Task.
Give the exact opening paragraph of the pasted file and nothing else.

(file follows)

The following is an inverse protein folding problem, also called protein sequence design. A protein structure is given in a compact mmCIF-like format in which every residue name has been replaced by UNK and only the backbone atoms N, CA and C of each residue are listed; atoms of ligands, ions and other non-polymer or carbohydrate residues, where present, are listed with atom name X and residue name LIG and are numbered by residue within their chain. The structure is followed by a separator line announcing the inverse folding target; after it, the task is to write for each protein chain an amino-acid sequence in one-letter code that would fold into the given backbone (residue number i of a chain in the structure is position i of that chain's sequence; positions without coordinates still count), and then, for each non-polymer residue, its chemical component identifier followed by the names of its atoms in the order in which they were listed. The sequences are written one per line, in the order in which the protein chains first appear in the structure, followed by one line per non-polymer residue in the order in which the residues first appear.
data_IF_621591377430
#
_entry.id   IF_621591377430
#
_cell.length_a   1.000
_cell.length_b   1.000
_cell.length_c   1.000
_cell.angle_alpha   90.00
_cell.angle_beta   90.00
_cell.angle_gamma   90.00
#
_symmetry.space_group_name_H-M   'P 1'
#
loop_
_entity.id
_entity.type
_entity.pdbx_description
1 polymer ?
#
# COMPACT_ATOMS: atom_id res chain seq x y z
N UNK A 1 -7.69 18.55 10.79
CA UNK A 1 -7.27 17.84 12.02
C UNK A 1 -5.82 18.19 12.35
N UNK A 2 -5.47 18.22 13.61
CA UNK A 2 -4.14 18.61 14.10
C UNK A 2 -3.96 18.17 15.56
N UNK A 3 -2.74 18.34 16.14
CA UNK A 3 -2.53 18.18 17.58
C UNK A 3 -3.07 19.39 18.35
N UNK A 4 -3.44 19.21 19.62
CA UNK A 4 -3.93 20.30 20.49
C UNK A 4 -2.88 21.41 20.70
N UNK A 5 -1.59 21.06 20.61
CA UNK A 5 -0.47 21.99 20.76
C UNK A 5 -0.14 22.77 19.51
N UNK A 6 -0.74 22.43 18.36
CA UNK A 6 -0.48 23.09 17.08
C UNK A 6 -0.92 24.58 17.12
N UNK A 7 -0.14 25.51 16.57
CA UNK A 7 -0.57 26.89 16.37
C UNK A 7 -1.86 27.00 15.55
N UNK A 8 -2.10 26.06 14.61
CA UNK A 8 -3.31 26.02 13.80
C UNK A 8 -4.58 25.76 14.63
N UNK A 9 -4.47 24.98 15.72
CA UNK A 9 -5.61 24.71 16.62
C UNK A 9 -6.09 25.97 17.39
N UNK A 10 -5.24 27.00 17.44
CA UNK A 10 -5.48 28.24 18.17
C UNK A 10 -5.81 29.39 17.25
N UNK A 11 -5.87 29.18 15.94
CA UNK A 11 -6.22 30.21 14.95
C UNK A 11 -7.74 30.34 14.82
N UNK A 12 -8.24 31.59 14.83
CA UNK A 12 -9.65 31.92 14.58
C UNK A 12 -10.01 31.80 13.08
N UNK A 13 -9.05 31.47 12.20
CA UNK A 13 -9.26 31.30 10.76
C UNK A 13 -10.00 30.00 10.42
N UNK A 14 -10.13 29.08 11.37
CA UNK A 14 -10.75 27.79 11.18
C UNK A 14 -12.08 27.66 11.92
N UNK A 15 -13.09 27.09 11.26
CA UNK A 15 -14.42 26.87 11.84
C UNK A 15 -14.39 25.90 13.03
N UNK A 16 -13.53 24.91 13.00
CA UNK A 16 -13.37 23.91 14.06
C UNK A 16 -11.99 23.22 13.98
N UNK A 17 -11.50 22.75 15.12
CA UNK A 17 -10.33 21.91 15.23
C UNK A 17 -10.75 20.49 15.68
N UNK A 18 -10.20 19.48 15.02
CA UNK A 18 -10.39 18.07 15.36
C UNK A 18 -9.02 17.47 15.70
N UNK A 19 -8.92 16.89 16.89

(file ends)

The following is an inverse protein folding problem, also called protein sequence design. A protein structure is given in a compact mmCIF-like format in which every residue name has been replaced by UNK and only the backbone atoms N, CA and C of each residue are listed; atoms of ligands, ions and other non-polymer or carbohydrate residues, where present, are listed with atom name X and residue name LIG and are numbered by residue within their chain. The structure is followed by a separator line announcing the inverse folding target; after it, the task is to write for each protein chain an amino-acid sequence in one-letter code that would fold into the given backbone (residue number i of a chain in the structure is position i of that chain's sequence; positions without coordinates still count), and then, for each non-polymer residue, its chemical component identifier followed by the names of its atoms in the order in which they were listed. The sequences are written one per line, in the order in which the protein chains first appear in the structure, followed by one line per non-polymer residue in the order in which the residues first appear.